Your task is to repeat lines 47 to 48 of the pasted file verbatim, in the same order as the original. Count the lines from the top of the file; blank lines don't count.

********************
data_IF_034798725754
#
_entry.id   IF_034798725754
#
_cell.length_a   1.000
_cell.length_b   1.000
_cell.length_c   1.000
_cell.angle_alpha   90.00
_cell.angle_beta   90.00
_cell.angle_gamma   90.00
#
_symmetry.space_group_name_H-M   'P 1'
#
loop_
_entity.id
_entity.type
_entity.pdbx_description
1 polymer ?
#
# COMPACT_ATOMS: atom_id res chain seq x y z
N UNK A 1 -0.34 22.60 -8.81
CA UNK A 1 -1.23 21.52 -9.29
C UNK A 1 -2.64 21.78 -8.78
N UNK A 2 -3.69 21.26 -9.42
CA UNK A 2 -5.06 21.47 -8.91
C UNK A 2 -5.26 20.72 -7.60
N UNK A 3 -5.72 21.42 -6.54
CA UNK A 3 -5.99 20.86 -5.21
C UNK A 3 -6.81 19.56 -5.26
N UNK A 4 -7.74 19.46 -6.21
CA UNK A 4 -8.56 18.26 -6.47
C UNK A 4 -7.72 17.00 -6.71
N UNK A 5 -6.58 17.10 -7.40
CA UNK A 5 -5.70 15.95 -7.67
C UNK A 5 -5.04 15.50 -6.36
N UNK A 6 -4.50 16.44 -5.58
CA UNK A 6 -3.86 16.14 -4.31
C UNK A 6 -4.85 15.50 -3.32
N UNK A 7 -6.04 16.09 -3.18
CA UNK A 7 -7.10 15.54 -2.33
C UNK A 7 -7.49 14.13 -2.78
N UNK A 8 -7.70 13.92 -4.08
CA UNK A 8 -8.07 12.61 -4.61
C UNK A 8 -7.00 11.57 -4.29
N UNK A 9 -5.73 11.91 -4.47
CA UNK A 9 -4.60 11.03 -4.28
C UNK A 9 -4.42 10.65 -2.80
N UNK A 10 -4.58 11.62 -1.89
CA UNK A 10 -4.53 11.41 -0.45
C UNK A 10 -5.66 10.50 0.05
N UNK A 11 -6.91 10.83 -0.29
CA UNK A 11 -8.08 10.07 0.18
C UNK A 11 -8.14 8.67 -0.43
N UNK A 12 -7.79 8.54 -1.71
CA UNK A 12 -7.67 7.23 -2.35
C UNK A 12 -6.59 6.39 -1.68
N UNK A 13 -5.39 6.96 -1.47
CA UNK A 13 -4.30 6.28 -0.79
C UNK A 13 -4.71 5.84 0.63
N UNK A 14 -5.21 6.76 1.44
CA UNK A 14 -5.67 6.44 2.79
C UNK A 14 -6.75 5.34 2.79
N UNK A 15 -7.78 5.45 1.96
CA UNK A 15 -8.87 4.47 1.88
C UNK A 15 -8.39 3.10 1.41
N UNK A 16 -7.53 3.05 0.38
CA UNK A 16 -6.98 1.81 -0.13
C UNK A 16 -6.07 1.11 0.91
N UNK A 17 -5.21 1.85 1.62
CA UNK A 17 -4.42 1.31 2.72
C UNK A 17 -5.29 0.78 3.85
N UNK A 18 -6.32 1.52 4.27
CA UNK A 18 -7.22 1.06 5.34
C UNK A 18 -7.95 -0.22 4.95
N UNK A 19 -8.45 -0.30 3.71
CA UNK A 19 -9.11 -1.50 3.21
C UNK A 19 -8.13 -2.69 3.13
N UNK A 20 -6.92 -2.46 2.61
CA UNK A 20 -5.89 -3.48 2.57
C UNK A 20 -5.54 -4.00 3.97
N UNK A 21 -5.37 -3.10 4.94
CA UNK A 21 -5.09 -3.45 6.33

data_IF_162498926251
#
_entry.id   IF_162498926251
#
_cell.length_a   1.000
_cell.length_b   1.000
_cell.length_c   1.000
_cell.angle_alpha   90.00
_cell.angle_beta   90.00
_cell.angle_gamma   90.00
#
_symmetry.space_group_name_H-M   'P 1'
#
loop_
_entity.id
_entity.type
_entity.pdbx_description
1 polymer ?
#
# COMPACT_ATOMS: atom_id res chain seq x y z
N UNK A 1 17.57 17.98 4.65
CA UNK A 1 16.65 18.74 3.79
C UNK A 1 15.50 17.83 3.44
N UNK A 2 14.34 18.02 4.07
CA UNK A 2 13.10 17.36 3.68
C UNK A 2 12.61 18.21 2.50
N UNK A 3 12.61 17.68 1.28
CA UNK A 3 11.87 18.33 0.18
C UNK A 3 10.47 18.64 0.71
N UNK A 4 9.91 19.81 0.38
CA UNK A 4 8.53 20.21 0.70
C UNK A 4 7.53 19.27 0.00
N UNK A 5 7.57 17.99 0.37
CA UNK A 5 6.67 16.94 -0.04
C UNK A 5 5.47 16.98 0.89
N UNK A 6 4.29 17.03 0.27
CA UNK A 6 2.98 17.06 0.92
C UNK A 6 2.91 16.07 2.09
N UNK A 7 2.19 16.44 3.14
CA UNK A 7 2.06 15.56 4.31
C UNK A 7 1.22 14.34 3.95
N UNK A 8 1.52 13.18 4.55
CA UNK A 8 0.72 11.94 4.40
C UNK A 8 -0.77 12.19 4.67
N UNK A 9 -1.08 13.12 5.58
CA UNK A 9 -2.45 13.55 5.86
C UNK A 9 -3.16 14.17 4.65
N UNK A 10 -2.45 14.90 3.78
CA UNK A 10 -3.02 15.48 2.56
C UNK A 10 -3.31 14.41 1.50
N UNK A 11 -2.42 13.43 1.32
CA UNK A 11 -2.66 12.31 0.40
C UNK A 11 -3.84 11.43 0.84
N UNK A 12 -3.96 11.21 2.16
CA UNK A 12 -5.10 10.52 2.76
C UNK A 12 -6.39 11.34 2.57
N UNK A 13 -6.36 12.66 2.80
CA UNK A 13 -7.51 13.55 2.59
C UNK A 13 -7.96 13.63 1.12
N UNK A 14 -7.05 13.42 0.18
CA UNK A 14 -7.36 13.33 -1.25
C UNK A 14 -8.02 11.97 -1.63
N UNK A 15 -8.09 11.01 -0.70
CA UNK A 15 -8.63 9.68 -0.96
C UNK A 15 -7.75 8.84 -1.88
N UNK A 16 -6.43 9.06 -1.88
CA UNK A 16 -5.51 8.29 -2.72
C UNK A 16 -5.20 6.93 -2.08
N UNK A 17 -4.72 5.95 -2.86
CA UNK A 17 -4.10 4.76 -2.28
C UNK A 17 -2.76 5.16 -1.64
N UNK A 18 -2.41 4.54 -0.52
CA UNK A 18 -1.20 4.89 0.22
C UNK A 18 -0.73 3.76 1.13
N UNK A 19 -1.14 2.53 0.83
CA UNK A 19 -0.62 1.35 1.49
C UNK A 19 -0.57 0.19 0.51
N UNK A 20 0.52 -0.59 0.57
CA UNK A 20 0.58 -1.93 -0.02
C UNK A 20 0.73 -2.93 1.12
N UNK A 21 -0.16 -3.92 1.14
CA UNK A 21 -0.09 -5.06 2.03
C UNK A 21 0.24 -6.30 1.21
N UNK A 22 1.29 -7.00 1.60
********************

C UNK A 9 -4.42 10.65 -2.80
N UNK A 10 -4.58 11.62 -1.89